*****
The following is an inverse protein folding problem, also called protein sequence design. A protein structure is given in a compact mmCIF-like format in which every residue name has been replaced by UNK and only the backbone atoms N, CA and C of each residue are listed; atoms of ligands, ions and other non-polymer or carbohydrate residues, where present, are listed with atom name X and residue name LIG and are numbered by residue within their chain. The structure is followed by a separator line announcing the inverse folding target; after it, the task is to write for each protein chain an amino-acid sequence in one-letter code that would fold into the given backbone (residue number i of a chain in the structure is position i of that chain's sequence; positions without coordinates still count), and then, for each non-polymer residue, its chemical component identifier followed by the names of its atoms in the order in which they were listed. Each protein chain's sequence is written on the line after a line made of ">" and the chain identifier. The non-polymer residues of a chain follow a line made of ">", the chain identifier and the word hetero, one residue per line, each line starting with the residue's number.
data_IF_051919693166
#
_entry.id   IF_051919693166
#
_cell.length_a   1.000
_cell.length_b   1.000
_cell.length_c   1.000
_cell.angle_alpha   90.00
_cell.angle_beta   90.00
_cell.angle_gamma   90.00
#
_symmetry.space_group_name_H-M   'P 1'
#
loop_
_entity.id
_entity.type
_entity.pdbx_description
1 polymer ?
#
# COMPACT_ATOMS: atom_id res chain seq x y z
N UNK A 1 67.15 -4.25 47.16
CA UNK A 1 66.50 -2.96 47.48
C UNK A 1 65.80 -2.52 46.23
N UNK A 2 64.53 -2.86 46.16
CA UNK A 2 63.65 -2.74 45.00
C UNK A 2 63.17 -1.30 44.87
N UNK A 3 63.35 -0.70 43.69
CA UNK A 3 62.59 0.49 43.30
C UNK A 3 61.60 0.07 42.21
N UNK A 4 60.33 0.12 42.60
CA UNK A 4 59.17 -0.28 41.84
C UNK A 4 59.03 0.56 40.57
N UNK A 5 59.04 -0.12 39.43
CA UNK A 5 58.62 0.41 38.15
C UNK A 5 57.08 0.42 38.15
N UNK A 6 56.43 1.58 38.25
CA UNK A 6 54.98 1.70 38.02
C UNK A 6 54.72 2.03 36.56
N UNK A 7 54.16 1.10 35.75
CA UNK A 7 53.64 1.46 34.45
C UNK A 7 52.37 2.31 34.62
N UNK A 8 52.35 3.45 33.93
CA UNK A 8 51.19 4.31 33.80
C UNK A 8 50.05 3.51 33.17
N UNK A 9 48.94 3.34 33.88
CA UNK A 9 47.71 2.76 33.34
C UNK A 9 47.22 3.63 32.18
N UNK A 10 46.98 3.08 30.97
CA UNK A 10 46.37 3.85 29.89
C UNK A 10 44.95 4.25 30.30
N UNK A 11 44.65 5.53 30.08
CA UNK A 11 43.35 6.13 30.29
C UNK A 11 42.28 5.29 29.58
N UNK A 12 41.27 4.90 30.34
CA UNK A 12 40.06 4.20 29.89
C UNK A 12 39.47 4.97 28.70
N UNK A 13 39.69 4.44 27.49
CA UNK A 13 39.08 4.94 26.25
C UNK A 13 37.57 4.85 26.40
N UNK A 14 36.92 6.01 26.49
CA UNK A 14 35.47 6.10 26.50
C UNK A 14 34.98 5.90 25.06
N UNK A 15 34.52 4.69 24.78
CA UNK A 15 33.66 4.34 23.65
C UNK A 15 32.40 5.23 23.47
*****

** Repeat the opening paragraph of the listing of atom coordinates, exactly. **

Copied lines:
The following is an inverse protein folding problem, also called protein sequence design. A protein structure is given in a compact mmCIF-like format in which every residue name has been replaced by UNK and only the backbone atoms N, CA and C of each residue are listed; atoms of ligands, ions and other non-polymer or carbohydrate residues, where present, are listed with atom name X and residue name LIG and are numbered by residue within their chain. The structure is followed by a separator line announcing the inverse folding target; after it, the task is to write for each protein chain an amino-acid sequence in one-letter code that would fold into the given backbone (residue number i of a chain in the structure is position i of that chain's sequence; positions without coordinates still count), and then, for each non-polymer residue, its chemical component identifier followed by the names of its atoms in the order in which they were listed. Each protein chain's sequence is written on the line after a line made of ">" and the chain identifier. The non-polymer residues of a chain follow a line made of ">", the chain identifier and the word hetero, one residue per line, each line starting with the residue's number.